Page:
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During this webinar, Capt. Jon Woody, Dr. John Larkin, and Dr. Debra Freedman will provide updates concerning Intentional Adulteration Educational Programs. Capt. Woody will give a status update on IA Curriculum Development; Dr. Larkin will give an in-depth overview of the Food Defense Readiness Assessment; and Dr. Freedman will discuss upcoming training opportunities at FPDI.
The Food Safety and Modernization Act requires covered animal food production facilities to develop food safety plans that includes an analysis of hazards. This hazard analysis must consider known or reasonably foreseeable hazards. The hazard evaluation must include a number of factors, among those are an assessment of the severity of illness or injury if the hazard were to occur and the probability that the hazard will occur in the absence of preventive controls. This presentation will discuss the development of a generic hazard analysis that includes assessments of hazard severity and probability of occurrence that may be useful to animal food producers as a starting point in development facility specific hazard analyses.
The Food Protection and Defense Institute hosted ten representatives from Saudi Arabian government, academia, law enforcement, and food industry at the 2016 Food Defense Collaborative Exchange from December 5-9, 2016. The Collaborative Exchange provided food defense training, expertise, and...
The publication of the FDA Food Safety Modernization Act (FSMA) final rule aimed at preventing intentional adulteration (IA rule) from acts intended to cause wide-scale harm to public health is a major step forward in our collective efforts to safeguard the food supply. For more than a decade, industry, academia, trade associations, and government partners have collaboratively assessed the vulnerabilities of the food supply and identified strategies to mitigate those vulnerabilities. The results of this collaboration have formed the fundamental underpinnings of the IA rule’s requirements, including, but not limited to, food defense plans, vulnerability assessments, mitigation strategies, and food defense training.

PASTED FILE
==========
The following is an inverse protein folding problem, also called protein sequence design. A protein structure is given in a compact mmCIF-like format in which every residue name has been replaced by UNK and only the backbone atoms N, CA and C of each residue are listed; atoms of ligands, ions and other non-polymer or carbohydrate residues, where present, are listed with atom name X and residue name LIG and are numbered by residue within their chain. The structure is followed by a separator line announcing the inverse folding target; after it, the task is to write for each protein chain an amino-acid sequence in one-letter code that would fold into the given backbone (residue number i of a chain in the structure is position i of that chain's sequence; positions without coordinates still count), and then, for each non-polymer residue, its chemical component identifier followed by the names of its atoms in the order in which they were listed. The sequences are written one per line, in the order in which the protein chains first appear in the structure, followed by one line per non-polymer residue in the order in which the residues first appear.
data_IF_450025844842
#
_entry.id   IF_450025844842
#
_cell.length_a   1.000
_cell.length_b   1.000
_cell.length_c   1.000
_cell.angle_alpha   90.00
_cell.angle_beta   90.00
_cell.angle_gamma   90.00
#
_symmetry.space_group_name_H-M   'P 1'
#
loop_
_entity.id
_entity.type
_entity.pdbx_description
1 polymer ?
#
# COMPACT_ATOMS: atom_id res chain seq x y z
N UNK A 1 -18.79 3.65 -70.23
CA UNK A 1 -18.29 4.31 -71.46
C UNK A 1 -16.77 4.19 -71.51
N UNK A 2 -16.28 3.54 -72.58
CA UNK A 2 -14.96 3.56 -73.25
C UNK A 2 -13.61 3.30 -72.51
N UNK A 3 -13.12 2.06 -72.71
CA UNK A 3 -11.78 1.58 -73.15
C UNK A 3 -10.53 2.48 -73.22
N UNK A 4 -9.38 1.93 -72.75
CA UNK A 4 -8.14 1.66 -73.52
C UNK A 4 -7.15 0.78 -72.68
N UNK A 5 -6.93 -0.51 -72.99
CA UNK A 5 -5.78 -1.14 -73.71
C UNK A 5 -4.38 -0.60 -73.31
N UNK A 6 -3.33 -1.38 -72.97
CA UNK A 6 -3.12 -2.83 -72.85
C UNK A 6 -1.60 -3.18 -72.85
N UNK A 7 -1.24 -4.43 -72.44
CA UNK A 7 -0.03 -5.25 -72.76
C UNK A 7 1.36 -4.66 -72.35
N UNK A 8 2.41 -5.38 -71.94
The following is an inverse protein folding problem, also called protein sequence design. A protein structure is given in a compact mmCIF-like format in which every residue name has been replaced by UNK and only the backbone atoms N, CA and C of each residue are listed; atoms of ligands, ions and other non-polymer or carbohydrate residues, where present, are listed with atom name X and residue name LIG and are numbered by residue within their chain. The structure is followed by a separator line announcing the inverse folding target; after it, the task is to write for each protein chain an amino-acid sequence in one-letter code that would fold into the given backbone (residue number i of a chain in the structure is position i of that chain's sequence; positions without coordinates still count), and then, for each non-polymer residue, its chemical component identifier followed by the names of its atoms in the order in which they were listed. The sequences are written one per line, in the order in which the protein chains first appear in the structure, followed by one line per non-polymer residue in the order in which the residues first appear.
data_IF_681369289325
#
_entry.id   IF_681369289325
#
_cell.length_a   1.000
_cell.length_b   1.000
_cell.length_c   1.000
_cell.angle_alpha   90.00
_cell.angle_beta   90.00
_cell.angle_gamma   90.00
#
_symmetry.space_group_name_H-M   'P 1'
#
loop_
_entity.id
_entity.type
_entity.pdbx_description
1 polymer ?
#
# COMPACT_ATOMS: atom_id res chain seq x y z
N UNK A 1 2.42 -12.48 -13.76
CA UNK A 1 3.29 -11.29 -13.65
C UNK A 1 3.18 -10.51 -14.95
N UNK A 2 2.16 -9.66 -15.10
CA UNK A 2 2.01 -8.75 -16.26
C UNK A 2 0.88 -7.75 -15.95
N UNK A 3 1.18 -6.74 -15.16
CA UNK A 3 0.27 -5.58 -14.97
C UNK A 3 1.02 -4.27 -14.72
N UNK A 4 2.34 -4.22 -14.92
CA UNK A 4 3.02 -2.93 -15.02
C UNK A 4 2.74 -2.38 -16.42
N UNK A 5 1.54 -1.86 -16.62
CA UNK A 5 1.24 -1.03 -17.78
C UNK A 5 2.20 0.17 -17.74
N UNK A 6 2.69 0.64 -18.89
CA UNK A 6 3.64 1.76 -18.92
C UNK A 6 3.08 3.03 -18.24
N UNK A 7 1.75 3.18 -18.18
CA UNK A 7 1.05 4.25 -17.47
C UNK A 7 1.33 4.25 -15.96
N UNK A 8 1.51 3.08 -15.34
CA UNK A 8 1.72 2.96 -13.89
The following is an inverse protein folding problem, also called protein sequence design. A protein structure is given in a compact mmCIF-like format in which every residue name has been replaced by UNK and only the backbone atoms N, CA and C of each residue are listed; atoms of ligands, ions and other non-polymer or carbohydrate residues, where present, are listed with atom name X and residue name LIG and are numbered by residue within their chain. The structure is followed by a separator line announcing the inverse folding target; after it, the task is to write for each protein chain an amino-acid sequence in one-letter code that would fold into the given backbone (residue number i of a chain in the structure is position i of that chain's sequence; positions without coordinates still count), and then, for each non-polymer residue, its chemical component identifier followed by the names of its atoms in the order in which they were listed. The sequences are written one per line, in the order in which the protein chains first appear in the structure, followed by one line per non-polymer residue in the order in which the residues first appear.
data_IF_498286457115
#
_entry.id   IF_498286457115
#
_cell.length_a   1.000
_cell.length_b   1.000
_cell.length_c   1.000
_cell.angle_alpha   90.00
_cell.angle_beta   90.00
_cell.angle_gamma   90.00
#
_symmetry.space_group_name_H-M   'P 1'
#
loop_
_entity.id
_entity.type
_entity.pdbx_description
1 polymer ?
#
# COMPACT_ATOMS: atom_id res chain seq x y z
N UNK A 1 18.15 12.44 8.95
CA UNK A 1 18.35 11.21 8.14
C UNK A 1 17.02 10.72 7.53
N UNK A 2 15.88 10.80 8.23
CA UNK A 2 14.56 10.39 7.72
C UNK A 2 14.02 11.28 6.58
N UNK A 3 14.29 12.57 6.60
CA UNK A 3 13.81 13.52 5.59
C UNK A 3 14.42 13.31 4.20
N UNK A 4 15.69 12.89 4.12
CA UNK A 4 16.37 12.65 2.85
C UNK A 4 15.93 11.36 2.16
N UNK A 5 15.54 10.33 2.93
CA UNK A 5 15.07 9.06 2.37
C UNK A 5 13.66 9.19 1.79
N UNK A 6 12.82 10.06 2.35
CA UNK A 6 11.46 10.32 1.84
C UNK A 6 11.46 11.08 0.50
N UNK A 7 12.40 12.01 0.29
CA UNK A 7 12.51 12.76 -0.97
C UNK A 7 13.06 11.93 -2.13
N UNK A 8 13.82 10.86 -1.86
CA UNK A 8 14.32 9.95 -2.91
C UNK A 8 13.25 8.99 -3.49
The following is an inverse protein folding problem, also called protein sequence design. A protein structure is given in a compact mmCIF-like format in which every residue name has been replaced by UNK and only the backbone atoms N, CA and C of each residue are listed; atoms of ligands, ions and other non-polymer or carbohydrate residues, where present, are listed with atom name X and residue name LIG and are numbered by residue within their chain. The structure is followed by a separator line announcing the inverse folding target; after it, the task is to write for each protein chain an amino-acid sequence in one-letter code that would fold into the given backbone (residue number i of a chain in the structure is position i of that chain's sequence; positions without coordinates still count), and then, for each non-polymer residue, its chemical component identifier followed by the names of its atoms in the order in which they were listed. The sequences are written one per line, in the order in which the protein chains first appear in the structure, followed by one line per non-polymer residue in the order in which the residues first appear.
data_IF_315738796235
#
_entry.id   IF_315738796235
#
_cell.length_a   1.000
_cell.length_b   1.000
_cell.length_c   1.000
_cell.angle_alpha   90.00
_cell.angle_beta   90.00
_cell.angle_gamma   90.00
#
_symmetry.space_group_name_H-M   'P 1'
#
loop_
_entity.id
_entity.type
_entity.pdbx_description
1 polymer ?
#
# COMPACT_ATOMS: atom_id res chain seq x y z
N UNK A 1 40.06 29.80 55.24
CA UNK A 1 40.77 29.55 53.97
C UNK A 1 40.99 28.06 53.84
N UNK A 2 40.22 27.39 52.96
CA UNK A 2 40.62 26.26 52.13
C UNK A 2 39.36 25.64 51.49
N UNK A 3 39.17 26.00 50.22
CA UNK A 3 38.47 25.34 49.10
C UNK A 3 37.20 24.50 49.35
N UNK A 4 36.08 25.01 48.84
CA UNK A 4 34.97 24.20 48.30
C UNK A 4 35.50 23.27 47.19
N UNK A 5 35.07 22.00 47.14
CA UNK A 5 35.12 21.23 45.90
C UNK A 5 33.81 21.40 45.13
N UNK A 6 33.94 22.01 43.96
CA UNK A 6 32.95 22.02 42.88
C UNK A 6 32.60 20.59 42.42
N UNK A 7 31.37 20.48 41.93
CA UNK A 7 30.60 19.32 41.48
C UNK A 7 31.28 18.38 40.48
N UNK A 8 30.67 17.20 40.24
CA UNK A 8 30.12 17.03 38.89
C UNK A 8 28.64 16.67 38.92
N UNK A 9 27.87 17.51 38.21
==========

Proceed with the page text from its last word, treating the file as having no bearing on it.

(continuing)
The National Association of County & City Health Officials (NACCHO) was awarded a grant from the Food Protection and Defense Institution (FPDI) to research current threat information sharing techniques and barriers still hindering optimal information sharing among the public and private sectors within the Food and Agriculture Sector.
Automation technology continues its explosive proliferation to generate better health care, faster food processing operations, and improved information sharing systems. With these advances come side effects, such as increased adverse cyber related malfunctions, and the likelihood of targeted threats. Relying on the equipment manufacturer to prevent cyber risks is unrealistic. A community of users greatly improves vulnerability reduction. The webinar will present an information sharing community that was built for the health care industry, how it has been successful, and how the food industry could benefit.
Valuable data exists to support food defense efforts, but often this information is located across a large number of sources making it difficult to access. To address this challenge, the Food Protection and Defense Institute (FPDI) has developed databases and tools to curate information related to food defense. Please join us for a one-hour webinar highlighting the recently updated FPDI Incidents Database which now includes both Economically Motivated Adulteration (EMA) and Intentional Adulteration (IA) incidents as well as a collection of new information about individual incidents. The webinar will also introduce the World Factbook of Food - a recently launched resource that provides a wide range of information related to food safety and food defense for individual food products and countries.
Researchers from the Food Protection and Defense Institute will be teaching VMED 5920 at the University of Minnesota this spring. Graduate and professional students are encouraged to register for this course to learn about the basic principles of preparedness, response, and recovery in relation to a food incident. The instructors will also be discussing timely food defense events that occur during the semester.